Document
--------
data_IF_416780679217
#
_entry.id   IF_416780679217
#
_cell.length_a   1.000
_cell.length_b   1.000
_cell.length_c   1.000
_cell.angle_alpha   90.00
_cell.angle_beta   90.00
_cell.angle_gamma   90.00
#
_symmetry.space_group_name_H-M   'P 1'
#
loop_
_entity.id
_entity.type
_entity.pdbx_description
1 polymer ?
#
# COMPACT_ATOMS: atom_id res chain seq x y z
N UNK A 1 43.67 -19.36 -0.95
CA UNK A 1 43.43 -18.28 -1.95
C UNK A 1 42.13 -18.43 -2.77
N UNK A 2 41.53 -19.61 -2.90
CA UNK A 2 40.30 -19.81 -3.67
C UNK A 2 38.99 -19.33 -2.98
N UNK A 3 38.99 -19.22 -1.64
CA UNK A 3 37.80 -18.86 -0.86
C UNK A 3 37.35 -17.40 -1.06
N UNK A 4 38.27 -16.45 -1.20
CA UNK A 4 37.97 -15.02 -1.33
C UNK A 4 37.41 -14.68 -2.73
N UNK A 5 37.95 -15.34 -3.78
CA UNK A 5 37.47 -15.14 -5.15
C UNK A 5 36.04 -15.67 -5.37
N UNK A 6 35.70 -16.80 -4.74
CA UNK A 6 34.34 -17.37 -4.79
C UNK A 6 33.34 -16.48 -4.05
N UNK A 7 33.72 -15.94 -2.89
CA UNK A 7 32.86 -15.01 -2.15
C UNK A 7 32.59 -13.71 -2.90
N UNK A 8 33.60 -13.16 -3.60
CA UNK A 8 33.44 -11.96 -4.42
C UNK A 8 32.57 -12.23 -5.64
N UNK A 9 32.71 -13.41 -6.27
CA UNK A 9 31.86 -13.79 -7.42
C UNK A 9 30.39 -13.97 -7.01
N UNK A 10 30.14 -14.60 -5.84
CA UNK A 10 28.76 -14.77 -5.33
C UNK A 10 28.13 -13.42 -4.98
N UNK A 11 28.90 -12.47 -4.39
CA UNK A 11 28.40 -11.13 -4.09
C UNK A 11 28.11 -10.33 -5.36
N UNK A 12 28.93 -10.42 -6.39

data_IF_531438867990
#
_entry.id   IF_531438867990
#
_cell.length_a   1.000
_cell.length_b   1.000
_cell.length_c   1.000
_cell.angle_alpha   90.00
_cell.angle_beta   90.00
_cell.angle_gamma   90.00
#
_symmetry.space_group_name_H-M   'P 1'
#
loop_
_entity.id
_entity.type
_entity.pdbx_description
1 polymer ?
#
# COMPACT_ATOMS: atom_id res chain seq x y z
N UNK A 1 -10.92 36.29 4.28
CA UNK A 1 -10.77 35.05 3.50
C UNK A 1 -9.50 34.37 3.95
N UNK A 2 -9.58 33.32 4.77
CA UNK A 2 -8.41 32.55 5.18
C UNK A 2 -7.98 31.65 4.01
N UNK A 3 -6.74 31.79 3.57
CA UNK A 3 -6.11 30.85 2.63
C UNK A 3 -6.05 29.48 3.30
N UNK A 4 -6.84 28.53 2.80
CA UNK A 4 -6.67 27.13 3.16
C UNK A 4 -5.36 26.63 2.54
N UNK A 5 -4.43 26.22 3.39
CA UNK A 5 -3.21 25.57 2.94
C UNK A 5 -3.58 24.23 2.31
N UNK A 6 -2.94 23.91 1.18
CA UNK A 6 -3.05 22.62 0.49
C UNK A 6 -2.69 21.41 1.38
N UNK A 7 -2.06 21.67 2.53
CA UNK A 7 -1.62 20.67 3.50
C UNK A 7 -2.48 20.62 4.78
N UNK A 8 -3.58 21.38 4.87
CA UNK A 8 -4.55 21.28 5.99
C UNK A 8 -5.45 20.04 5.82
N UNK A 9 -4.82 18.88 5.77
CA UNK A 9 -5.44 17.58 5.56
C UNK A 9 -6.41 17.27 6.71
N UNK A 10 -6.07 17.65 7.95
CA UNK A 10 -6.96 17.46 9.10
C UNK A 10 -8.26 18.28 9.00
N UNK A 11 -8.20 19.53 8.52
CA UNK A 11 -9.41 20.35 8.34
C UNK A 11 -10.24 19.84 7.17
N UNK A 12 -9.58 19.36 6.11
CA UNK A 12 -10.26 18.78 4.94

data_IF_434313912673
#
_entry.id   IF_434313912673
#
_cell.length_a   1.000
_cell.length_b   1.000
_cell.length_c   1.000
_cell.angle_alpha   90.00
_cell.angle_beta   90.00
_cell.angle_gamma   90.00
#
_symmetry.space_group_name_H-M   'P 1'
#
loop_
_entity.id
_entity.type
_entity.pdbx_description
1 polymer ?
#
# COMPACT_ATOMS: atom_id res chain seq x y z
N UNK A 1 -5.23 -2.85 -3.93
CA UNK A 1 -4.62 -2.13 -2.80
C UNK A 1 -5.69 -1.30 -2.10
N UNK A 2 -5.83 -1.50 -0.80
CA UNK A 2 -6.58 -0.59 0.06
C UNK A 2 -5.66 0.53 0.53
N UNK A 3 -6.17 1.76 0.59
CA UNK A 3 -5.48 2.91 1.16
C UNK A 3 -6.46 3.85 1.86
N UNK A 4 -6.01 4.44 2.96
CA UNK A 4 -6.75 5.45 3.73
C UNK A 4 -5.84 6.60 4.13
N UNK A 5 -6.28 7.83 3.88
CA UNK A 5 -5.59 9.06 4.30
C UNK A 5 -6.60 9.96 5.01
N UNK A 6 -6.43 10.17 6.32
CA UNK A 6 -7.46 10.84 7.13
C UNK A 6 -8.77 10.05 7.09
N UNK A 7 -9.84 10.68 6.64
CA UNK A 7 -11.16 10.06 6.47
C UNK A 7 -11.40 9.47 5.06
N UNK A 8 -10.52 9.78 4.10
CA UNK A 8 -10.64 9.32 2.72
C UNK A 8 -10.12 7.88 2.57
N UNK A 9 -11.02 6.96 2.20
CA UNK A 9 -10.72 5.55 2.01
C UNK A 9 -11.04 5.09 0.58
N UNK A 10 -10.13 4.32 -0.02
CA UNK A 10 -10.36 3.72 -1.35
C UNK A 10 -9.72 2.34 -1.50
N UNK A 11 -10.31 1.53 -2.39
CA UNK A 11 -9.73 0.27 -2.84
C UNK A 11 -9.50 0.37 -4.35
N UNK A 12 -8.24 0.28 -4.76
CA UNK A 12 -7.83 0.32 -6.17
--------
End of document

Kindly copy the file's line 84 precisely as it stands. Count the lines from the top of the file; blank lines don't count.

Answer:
N UNK A 4 -6.84 28.53 2.80